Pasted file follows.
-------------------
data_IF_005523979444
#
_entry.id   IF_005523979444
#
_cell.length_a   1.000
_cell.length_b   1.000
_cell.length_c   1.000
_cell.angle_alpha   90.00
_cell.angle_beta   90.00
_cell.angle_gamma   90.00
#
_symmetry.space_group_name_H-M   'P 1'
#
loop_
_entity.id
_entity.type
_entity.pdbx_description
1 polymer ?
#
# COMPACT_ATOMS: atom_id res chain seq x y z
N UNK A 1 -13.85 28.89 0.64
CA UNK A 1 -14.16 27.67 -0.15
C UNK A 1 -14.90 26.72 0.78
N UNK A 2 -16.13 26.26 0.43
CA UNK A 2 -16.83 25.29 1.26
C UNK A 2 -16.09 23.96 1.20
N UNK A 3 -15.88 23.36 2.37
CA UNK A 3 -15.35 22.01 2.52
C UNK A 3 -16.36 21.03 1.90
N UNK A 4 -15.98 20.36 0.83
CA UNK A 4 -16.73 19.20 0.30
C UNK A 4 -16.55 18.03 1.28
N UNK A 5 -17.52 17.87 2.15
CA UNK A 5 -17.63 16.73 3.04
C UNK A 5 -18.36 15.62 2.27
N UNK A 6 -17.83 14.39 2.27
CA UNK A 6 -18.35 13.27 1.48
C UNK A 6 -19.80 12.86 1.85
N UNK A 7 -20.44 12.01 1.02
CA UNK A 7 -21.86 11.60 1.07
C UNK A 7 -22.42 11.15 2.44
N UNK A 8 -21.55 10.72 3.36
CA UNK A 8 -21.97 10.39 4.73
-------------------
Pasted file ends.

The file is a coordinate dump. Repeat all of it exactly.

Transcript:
data_IF_005523979444
#
_entry.id   IF_005523979444
#
_cell.length_a   1.000
_cell.length_b   1.000
_cell.length_c   1.000
_cell.angle_alpha   90.00
_cell.angle_beta   90.00
_cell.angle_gamma   90.00
#
_symmetry.space_group_name_H-M   'P 1'
#
loop_
_entity.id
_entity.type
_entity.pdbx_description
1 polymer ?
#
# COMPACT_ATOMS: atom_id res chain seq x y z
N UNK A 1 -13.85 28.89 0.64
CA UNK A 1 -14.16 27.67 -0.15
C UNK A 1 -14.90 26.72 0.78
N UNK A 2 -16.13 26.26 0.43
CA UNK A 2 -16.83 25.29 1.26
C UNK A 2 -16.09 23.96 1.20
N UNK A 3 -15.88 23.36 2.37
CA UNK A 3 -15.35 22.01 2.52
C UNK A 3 -16.36 21.03 1.90
N UNK A 4 -15.98 20.36 0.83
CA UNK A 4 -16.73 19.20 0.30
C UNK A 4 -16.55 18.03 1.28
N UNK A 5 -17.52 17.87 2.15
CA UNK A 5 -17.63 16.73 3.04
C UNK A 5 -18.36 15.62 2.27
N UNK A 6 -17.83 14.39 2.27
CA UNK A 6 -18.35 13.27 1.48
C UNK A 6 -19.80 12.86 1.85
N UNK A 7 -20.44 12.01 1.02
CA UNK A 7 -21.86 11.60 1.07
C UNK A 7 -22.42 11.15 2.44
N UNK A 8 -21.55 10.72 3.36
CA UNK A 8 -21.97 10.39 4.73